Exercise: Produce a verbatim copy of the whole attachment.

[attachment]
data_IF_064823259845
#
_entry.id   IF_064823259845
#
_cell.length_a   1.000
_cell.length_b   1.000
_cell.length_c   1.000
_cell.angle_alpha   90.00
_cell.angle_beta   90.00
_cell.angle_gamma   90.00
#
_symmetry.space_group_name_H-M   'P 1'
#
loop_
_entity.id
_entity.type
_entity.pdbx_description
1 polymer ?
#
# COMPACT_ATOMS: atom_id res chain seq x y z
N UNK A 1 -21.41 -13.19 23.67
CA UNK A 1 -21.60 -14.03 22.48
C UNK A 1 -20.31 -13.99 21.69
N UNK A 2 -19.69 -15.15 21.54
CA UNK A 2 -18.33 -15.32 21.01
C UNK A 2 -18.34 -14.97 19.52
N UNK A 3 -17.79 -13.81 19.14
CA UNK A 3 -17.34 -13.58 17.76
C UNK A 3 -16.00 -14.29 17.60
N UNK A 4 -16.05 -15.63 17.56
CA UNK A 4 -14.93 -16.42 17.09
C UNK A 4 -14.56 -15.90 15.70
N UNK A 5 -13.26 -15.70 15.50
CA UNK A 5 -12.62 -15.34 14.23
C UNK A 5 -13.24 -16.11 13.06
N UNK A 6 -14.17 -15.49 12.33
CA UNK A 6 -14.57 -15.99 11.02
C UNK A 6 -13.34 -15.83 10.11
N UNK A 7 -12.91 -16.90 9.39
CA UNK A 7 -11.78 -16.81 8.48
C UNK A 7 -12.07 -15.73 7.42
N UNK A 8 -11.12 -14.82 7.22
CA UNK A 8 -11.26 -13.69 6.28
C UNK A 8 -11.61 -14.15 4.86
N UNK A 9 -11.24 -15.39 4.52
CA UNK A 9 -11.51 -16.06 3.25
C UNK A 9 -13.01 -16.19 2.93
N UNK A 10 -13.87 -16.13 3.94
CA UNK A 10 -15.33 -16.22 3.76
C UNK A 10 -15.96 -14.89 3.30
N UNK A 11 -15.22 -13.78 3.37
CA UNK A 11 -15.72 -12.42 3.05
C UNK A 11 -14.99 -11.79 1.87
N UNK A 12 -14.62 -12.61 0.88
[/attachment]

data_IF_064823259845
#
_entry.id   IF_064823259845
#
_cell.length_a   1.000
_cell.length_b   1.000
_cell.length_c   1.000
_cell.angle_alpha   90.00
_cell.angle_beta   90.00
_cell.angle_gamma   90.00
#
_symmetry.space_group_name_H-M   'P 1'
#
loop_
_entity.id
_entity.type
_entity.pdbx_description
1 polymer ?
#
# COMPACT_ATOMS: atom_id res chain seq x y z
N UNK A 1 -21.41 -13.19 23.67
CA UNK A 1 -21.60 -14.03 22.48
C UNK A 1 -20.31 -13.99 21.69
N UNK A 2 -19.69 -15.15 21.54
CA UNK A 2 -18.33 -15.32 21.01
C UNK A 2 -18.34 -14.97 19.52
N UNK A 3 -17.79 -13.81 19.14
CA UNK A 3 -17.34 -13.58 17.76
C UNK A 3 -16.00 -14.29 17.60
N UNK A 4 -16.05 -15.63 17.56
CA UNK A 4 -14.93 -16.42 17.09
C UNK A 4 -14.56 -15.90 15.70
N UNK A 5 -13.26 -15.70 15.50
CA UNK A 5 -12.62 -15.34 14.23
C UNK A 5 -13.24 -16.11 13.06
N UNK A 6 -14.17 -15.49 12.33
CA UNK A 6 -14.57 -15.99 11.02
C UNK A 6 -13.34 -15.83 10.11
N UNK A 7 -12.91 -16.90 9.39
CA UNK A 7 -11.78 -16.81 8.48
C UNK A 7 -12.07 -15.73 7.42
N UNK A 8 -11.12 -14.82 7.22
CA UNK A 8 -11.26 -13.69 6.28
C UNK A 8 -11.61 -14.15 4.86
N UNK A 9 -11.24 -15.39 4.52
CA UNK A 9 -11.51 -16.06 3.25
C UNK A 9 -13.01 -16.19 2.93
N UNK A 10 -13.87 -16.13 3.94
CA UNK A 10 -15.33 -16.22 3.76
C UNK A 10 -15.96 -14.89 3.30
N UNK A 11 -15.22 -13.78 3.37
CA UNK A 11 -15.72 -12.42 3.05
C UNK A 11 -14.99 -11.79 1.87
N UNK A 12 -14.62 -12.61 0.88